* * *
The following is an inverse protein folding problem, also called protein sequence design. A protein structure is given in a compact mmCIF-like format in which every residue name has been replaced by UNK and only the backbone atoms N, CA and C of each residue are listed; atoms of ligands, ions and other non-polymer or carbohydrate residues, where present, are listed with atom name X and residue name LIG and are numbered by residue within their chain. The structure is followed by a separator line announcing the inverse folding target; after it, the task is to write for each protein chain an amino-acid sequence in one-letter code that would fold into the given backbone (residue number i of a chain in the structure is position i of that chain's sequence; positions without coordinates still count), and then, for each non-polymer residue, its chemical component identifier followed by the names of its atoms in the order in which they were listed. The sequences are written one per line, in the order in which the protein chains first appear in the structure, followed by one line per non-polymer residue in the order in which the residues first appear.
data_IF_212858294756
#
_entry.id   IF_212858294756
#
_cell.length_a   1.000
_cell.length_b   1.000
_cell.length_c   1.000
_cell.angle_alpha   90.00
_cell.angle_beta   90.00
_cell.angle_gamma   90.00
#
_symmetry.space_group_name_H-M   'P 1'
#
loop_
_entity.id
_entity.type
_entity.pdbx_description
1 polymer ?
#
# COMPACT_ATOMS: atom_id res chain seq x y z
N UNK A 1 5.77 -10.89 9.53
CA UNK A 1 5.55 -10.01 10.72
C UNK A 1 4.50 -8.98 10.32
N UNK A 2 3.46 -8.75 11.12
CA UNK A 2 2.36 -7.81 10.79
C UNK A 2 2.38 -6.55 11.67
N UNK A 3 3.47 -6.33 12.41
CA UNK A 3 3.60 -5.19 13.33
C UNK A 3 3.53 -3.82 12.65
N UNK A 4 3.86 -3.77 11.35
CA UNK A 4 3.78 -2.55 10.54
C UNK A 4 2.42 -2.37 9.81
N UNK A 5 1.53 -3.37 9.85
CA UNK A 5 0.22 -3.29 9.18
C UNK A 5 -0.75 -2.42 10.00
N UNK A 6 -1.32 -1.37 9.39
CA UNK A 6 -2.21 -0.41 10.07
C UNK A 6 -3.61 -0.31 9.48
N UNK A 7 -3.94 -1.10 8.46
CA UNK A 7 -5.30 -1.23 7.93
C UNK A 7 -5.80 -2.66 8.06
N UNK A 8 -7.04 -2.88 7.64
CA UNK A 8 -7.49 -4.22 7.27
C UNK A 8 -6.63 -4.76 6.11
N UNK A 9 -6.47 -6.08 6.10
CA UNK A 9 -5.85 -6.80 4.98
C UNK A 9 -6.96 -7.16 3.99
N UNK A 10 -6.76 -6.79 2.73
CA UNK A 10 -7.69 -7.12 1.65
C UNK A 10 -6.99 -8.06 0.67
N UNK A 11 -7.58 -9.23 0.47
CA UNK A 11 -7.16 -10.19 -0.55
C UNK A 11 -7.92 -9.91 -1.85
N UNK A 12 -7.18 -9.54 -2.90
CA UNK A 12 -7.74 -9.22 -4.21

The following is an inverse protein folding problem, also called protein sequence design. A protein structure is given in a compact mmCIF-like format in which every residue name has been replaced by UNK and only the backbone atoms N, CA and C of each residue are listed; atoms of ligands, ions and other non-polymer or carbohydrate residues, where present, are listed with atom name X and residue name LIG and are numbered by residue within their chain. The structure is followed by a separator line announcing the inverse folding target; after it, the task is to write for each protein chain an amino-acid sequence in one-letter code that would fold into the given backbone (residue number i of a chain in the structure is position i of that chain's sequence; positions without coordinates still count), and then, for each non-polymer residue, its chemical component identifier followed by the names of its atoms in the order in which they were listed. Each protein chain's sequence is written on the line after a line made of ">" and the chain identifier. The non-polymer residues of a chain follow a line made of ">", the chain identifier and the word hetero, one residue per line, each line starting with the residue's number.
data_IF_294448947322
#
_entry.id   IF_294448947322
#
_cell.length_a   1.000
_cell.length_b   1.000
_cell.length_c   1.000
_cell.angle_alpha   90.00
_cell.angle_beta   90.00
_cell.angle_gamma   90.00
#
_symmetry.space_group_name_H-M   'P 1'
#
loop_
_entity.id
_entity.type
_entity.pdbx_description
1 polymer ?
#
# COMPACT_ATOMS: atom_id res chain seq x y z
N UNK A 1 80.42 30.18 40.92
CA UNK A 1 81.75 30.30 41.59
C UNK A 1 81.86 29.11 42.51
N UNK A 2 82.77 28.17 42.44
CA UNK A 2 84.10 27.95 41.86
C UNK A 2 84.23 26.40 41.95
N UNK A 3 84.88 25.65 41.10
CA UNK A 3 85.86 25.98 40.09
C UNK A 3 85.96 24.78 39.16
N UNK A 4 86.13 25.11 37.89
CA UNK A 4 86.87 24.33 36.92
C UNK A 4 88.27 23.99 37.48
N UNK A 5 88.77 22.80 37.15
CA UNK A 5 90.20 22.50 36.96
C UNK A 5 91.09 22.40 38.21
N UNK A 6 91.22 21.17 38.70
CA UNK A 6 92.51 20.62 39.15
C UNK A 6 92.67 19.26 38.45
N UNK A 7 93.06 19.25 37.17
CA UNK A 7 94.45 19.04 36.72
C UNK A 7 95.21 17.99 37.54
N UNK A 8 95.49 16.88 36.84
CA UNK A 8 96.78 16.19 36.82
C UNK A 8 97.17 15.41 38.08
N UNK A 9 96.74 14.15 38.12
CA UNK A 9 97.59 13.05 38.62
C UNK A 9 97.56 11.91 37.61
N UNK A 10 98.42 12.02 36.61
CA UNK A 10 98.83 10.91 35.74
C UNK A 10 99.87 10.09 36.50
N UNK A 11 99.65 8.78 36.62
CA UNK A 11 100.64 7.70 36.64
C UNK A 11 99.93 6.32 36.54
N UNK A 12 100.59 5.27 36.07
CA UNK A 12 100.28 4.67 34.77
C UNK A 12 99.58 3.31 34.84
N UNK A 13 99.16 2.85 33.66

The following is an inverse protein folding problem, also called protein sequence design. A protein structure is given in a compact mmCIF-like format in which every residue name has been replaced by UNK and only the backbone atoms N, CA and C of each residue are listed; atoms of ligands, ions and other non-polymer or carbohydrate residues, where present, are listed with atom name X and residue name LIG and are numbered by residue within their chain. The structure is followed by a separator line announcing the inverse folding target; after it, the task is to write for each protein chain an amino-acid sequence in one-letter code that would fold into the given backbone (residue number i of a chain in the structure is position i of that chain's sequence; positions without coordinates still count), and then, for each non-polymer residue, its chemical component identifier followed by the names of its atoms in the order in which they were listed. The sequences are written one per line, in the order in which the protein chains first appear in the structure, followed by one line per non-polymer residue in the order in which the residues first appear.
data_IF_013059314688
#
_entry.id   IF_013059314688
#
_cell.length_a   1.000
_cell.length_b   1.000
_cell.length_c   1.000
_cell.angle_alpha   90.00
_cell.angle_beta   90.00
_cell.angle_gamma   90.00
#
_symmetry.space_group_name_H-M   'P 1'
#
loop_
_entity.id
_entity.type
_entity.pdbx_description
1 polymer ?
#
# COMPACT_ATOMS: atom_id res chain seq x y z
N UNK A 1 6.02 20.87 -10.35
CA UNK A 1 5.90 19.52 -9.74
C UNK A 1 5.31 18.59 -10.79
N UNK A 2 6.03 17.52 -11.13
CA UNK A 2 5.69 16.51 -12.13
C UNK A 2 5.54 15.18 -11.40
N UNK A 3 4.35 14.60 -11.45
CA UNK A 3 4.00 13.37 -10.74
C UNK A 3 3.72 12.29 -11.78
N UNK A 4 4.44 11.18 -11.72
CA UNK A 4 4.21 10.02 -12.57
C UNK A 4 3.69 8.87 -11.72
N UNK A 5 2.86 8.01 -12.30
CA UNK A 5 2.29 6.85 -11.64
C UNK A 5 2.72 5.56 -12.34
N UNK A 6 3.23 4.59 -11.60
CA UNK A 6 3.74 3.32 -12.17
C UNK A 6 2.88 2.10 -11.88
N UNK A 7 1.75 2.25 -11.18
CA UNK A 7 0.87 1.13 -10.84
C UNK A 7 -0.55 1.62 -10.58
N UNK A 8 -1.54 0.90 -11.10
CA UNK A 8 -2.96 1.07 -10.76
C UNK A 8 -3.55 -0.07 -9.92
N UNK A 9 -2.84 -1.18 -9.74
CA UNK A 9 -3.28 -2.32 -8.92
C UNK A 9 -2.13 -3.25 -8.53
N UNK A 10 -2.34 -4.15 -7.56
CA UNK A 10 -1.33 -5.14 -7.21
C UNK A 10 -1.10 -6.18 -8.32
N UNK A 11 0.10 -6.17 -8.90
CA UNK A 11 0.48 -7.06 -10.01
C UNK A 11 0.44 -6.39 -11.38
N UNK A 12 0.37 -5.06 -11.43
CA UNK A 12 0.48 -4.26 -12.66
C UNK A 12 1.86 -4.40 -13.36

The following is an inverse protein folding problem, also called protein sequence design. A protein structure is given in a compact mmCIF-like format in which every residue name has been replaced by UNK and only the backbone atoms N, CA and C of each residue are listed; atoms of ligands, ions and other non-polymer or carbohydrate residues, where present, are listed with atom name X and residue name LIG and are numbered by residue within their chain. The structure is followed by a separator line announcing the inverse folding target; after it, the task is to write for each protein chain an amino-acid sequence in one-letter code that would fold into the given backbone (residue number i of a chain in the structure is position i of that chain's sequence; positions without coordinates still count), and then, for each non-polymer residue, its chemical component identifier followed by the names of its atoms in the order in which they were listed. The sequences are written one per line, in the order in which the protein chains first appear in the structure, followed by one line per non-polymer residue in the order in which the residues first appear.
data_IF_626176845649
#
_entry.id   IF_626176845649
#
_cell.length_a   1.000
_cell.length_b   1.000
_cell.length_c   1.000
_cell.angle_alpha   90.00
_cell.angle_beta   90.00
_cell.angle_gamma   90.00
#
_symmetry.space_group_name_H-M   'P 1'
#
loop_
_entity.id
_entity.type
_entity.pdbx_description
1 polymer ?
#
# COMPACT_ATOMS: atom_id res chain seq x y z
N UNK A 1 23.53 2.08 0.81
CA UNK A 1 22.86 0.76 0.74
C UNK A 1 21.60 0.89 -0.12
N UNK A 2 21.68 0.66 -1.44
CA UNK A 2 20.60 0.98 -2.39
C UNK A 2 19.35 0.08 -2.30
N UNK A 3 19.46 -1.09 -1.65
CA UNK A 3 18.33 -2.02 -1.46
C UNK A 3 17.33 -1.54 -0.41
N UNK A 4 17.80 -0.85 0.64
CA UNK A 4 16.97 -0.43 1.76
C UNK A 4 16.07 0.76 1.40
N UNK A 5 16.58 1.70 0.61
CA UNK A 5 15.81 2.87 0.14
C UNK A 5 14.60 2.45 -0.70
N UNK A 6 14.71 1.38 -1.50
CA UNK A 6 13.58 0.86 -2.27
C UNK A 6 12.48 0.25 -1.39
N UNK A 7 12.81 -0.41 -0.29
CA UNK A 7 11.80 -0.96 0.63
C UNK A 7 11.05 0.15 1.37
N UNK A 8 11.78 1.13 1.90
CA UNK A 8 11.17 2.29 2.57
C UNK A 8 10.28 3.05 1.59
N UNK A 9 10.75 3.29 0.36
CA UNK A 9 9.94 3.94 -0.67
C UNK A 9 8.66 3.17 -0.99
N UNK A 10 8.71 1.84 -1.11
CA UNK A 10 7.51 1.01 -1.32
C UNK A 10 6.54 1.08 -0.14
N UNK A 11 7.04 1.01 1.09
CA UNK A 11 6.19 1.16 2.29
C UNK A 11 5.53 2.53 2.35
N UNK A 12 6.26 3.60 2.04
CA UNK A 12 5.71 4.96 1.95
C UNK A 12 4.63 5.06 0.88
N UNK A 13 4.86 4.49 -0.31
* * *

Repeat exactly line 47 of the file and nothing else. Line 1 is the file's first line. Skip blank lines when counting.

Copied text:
CA UNK A 9 -5.85 -6.80 4.98